In August, Vice President Hassabo Mohammed Abdelrahman, accompanied by the High Committee for Arms Collection on a visit to Darfur, announced a six-month nationwide campaign for the collection of arms with a focus on the conflict areas of Darfur and Kordofan. The announcement followed official government directives to collect arms. According to the government, arms would be collected from forces including the RSF, BGs, and Central Reserve Police, in addition to tribes and individuals. The campaign began in mid-September with a month-long “voluntary disarmament” phase, followed by forced disarmament. The government trained and deployed additional RSF militias to support the campaign. Vice President Hassabo stated the campaign was a follow-up to the recommendations of the National Dialogue and was key to the stability of the region with regard to both the security and economy. Both West and East Darfur announced they had already begun receiving weapons from BGs and Native Administration. Meanwhile South Darfur had established committees mandated to tour the state to raise awareness and sensitize communities of the campaign. Vice President Hassabo stated no compensation would be offered for weapons, saying, “We do not want the campaign to turn into a business,” giving the security forces full power and force to disarm individuals. Since the August campaign announcement, the government reported a visible decline in civilians carrying weapons.
In the disputed territory of Abyei, the security situation remained unpredictable but generally calm. Most human rights abuses were due to criminal activity and tribal conflict between the Ngok Dinka and Misseriya, with several major security incidents occurring in and around common marketplaces. On July 7, five armed persons hijacked a vehicle outside the Amiet market. On July 8, an unverified number of armed persons shot two civilians, killing one and injuring the other. On July 9, four Misseriya opened fire on another vehicle along the road to Amiet market. The attack killed two Dinka individuals and injured three others. Security forces temporarily closed Amiet market on July 10 as a result of the string of deadly attacks and immediately launched investigations into the incidents.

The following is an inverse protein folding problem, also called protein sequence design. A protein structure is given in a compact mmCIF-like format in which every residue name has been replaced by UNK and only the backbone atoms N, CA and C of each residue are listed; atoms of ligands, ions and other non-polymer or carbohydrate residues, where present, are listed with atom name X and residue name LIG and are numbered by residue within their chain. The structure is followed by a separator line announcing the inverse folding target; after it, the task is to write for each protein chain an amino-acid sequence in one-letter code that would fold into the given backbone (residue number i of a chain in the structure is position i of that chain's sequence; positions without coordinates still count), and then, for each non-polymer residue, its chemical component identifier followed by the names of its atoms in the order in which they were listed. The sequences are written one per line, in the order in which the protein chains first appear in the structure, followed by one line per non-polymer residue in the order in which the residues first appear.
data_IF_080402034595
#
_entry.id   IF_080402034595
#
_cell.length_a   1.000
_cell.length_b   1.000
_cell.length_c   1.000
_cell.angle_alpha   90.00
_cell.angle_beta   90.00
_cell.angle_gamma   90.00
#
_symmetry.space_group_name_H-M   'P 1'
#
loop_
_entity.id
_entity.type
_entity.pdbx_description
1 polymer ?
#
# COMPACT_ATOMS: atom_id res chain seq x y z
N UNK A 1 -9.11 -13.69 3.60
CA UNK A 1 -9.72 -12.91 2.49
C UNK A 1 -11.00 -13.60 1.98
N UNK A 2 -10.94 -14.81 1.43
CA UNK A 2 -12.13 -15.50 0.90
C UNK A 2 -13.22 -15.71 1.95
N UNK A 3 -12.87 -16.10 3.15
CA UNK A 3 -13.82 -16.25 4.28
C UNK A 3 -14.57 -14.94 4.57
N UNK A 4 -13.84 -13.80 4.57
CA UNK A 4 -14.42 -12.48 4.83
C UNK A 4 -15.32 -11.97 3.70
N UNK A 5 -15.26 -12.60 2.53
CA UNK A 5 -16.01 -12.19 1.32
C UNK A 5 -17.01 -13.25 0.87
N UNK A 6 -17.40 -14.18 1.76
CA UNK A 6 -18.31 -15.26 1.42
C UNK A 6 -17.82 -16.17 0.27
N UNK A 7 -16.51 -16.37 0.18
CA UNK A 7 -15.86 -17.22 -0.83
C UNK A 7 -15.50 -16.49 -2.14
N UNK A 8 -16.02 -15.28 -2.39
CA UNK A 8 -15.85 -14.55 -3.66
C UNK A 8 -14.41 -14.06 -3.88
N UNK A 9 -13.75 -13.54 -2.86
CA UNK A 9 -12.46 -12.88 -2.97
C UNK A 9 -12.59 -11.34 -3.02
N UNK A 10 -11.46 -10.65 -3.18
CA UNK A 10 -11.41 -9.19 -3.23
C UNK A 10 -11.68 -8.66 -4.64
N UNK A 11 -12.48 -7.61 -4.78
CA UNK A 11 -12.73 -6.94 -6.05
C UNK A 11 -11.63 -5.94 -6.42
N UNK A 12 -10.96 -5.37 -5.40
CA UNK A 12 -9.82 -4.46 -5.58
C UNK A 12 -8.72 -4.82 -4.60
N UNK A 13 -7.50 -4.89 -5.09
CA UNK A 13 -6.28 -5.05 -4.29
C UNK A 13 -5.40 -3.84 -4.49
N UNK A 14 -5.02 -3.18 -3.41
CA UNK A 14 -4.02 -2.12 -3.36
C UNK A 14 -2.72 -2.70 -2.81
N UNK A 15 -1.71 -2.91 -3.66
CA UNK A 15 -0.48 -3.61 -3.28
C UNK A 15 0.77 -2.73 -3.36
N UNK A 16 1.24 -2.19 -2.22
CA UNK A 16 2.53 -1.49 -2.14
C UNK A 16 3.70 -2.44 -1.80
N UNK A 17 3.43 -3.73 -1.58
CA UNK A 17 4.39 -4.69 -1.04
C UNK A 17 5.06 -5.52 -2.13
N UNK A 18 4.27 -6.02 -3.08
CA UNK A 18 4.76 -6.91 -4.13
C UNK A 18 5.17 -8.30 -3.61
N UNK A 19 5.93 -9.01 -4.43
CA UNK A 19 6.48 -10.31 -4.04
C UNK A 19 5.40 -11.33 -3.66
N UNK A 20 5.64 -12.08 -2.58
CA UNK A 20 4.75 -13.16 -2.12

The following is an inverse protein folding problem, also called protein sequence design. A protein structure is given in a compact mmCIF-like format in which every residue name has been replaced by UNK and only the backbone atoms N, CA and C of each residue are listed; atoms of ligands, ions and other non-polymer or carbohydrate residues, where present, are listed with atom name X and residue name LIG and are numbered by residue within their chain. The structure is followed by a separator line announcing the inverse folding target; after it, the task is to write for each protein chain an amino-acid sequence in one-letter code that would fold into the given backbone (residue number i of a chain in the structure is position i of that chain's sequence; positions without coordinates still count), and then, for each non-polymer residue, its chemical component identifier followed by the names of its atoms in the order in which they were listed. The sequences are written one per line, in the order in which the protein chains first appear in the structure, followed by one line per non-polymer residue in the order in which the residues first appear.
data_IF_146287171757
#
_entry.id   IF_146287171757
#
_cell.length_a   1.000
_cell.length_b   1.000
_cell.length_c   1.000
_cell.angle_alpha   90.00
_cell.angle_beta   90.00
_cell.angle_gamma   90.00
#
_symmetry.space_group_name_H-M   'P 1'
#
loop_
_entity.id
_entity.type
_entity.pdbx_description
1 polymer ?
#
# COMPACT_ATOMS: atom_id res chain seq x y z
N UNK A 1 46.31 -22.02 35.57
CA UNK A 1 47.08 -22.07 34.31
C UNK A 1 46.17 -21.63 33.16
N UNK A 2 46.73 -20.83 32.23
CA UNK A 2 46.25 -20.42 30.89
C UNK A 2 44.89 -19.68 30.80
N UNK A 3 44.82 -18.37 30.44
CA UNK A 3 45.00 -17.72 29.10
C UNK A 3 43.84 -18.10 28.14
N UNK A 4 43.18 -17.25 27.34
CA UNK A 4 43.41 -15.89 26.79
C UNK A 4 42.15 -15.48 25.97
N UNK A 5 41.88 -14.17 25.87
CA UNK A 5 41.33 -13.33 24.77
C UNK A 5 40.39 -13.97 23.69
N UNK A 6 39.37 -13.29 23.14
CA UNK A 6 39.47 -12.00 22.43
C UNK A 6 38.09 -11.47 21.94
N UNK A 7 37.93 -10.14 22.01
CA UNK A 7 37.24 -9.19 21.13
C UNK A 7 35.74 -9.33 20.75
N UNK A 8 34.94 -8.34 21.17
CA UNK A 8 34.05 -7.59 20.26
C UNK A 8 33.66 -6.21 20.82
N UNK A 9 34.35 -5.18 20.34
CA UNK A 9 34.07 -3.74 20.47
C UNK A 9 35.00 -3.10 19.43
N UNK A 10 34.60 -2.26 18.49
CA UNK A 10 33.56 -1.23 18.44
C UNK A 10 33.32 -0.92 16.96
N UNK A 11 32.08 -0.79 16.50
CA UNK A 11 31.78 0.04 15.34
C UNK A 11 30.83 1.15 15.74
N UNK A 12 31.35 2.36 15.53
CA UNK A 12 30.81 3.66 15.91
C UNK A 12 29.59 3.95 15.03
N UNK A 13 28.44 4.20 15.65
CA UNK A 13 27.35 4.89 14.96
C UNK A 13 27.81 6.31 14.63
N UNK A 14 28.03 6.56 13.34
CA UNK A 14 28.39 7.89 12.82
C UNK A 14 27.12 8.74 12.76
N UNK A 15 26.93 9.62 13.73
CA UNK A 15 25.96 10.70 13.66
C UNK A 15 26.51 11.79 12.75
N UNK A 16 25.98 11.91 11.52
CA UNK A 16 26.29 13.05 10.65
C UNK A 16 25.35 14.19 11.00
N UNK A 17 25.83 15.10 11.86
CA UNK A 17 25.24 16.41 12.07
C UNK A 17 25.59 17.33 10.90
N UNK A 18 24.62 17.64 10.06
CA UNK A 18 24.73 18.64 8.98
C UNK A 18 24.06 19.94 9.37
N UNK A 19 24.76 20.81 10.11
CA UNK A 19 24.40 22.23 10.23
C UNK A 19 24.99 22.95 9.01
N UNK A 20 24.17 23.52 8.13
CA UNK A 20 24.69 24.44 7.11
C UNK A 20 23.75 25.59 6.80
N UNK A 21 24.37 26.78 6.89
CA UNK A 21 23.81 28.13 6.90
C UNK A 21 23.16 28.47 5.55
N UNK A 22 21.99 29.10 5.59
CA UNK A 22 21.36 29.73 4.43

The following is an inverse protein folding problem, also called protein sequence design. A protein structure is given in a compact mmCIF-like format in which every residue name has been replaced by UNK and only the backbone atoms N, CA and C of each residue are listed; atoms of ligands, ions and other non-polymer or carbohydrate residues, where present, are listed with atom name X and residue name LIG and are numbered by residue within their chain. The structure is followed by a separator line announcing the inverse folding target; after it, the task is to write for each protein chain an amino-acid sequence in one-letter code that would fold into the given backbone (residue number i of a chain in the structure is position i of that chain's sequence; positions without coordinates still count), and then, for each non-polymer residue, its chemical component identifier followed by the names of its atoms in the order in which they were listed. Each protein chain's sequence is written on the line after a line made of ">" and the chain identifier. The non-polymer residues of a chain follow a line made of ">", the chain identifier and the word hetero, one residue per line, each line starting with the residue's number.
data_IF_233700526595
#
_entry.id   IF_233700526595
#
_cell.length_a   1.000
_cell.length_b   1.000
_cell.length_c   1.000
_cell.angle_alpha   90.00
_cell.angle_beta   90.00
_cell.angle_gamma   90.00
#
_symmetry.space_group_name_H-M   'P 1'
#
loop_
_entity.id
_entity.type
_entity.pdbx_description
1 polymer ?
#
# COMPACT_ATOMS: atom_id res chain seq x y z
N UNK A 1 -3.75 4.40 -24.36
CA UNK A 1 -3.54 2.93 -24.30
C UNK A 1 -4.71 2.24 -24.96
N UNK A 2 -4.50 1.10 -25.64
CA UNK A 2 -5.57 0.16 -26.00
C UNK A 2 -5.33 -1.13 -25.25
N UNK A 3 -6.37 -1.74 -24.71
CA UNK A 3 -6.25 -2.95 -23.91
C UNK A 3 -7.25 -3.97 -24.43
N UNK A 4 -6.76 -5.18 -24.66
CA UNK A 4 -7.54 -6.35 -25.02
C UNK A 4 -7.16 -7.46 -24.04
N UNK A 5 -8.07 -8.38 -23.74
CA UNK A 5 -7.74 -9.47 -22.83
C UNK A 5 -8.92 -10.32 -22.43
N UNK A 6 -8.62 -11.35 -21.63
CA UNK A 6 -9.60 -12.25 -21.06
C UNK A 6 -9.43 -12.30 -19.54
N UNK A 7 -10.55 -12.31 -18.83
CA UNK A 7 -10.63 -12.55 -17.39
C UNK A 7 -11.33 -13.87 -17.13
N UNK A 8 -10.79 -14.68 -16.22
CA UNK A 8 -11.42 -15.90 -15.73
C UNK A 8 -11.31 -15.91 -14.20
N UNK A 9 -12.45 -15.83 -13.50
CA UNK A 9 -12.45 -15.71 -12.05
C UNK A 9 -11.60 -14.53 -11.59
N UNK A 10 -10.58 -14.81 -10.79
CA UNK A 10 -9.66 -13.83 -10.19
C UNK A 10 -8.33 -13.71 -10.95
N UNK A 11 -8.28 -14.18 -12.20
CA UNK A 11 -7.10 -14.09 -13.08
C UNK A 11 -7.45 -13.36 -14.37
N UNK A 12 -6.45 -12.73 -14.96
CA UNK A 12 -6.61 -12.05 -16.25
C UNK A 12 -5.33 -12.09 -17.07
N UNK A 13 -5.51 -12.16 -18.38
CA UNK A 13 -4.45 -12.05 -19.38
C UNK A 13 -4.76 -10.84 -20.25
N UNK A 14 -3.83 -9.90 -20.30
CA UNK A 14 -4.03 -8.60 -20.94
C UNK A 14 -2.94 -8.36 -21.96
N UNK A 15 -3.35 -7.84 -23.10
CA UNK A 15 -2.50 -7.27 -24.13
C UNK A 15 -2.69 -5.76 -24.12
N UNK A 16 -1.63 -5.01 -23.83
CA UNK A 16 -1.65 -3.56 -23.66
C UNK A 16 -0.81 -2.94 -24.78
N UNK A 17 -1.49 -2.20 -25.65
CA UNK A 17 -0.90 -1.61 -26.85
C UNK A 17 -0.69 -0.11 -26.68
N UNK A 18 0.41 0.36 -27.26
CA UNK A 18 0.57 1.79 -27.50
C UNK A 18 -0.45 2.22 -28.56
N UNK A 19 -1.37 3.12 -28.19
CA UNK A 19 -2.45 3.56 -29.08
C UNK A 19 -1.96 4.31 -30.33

Abductions: International organizations were unable independently to verify reports of disappearances due to lack of access to conflict areas.
There were numerous abuses similar to the following: In May an elder of Gallab village was kidnapped along with others riding in the car with him. They were stopped by militiamen in a Land Cruiser west of El Fasher and were beaten; their money and mobile phones were looted, and they were taken at gunpoint to a nearby village. The kidnappers contacted the village elder’s relatives and demanded ransom to release them. Reportedly, they sent money 1,000 Sudanese pounds (SDG) ($125) per person and the kidnappers released them two days later. Reportedly, the kidnappers were Arab armed groups in Land Cruisers with machine guns, “roaming in the area, doing whatever they want,” which could accurately describe BGs, the RSF, or merely armed bandits.
UNAMID reported that abduction remained a lucrative coercive method adopted by various tribes in Darfur to obtain the payment of diya (“blood money” ransom) claimed from other communities.
Physical Abuse, Punishment, and Torture: Human rights organizations accused government forces of perpetrating torture and other human rights violations and abuses. Government forces abused persons detained in connection with armed conflict as well as IDPs suspected of having links to rebel groups. There were continuing reports that government security forces, progovernment and antigovernment militias, and other armed persons raped women and children.
The extent to which rebel groups committed new human rights abuses could not be accurately estimated, largely due to limited access to conflict areas. The state of detention facilities administered by the SLM/AW and SPLM-N in their respective rebel-controlled areas could not be verified due to lack of access.
Human rights groups continued to report that government forces and militias raped, detained, tortured, and arbitrarily killed civilians in the five states of Darfur and government-controlled areas of Blue Nile.
From December 2016 to November, UNAMID documented 115 cases involving 152 adult female victims of conflict-related sexual violence and 68 minors. In 2016 UNAMID documented 100 cases with 222 victims. UNAMID received the cases from all five Darfur states. Gross underreporting remained prevalent.
The government rejected UNAMID figures on the basis the cases had not been reported to state authorities, but observers concurred that the government needed capacity building in how to track cases.